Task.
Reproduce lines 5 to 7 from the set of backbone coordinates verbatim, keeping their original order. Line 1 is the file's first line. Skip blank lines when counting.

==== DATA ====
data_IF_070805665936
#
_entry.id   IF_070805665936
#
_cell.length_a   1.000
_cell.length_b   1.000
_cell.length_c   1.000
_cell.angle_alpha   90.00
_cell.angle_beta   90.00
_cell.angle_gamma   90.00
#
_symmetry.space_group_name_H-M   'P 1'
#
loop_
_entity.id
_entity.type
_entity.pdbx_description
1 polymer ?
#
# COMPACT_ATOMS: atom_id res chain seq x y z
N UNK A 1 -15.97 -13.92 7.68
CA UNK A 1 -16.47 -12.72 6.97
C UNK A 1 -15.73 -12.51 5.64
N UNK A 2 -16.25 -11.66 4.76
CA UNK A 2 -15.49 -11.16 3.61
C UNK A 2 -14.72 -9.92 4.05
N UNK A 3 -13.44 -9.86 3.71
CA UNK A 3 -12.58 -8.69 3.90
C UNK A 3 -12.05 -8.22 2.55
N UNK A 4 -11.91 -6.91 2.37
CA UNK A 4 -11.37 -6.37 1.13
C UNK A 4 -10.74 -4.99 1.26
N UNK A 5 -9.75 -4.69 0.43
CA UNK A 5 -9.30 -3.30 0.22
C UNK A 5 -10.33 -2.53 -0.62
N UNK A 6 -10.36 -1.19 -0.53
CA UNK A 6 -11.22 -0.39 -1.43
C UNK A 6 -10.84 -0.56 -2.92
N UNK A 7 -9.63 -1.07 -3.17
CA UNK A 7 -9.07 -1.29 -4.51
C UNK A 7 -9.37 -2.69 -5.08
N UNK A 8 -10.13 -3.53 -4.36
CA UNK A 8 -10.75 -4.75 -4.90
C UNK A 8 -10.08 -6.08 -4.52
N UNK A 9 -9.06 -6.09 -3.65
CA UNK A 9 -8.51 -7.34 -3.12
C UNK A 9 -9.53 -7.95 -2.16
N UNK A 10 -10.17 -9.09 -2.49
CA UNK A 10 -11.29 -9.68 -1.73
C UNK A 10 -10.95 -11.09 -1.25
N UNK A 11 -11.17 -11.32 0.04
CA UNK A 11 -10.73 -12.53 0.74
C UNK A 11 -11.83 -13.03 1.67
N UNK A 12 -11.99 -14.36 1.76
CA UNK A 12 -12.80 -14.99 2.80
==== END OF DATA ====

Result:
_cell.length_a   1.000
_cell.length_b   1.000
_cell.length_c   1.000